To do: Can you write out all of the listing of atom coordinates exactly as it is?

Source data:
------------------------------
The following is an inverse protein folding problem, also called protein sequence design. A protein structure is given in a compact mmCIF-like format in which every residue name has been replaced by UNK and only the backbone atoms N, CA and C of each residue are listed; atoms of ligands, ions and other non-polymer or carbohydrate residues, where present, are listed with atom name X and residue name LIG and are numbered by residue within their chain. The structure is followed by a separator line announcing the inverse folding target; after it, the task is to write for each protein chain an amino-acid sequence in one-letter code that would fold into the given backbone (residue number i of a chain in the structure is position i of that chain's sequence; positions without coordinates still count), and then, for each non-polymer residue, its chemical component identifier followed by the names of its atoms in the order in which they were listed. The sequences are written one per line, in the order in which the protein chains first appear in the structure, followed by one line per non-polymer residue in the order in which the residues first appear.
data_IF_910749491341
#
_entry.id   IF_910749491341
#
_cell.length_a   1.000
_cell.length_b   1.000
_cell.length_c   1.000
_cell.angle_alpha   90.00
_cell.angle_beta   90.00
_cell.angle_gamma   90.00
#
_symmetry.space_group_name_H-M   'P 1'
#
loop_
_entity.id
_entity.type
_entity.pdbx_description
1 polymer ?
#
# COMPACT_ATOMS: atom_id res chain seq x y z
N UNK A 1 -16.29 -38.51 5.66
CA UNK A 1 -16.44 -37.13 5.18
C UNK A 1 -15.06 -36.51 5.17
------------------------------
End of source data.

The following is an inverse protein folding problem, also called protein sequence design. A protein structure is given in a compact mmCIF-like format in which every residue name has been replaced by UNK and only the backbone atoms N, CA and C of each residue are listed; atoms of ligands, ions and other non-polymer or carbohydrate residues, where present, are listed with atom name X and residue name LIG and are numbered by residue within their chain. The structure is followed by a separator line announcing the inverse folding target; after it, the task is to write for each protein chain an amino-acid sequence in one-letter code that would fold into the given backbone (residue number i of a chain in the structure is position i of that chain's sequence; positions without coordinates still count), and then, for each non-polymer residue, its chemical component identifier followed by the names of its atoms in the order in which they were listed. The sequences are written one per line, in the order in which the protein chains first appear in the structure, followed by one line per non-polymer residue in the order in which the residues first appear.
data_IF_910749491341
#
_entry.id   IF_910749491341
#
_cell.length_a   1.000
_cell.length_b   1.000
_cell.length_c   1.000
_cell.angle_alpha   90.00
_cell.angle_beta   90.00
_cell.angle_gamma   90.00
#
_symmetry.space_group_name_H-M   'P 1'
#
loop_
_entity.id
_entity.type
_entity.pdbx_description
1 polymer ?
#
# COMPACT_ATOMS: atom_id res chain seq x y z
N UNK A 1 -16.29 -38.51 5.66
CA UNK A 1 -16.44 -37.13 5.18
C UNK A 1 -15.06 -36.51 5.17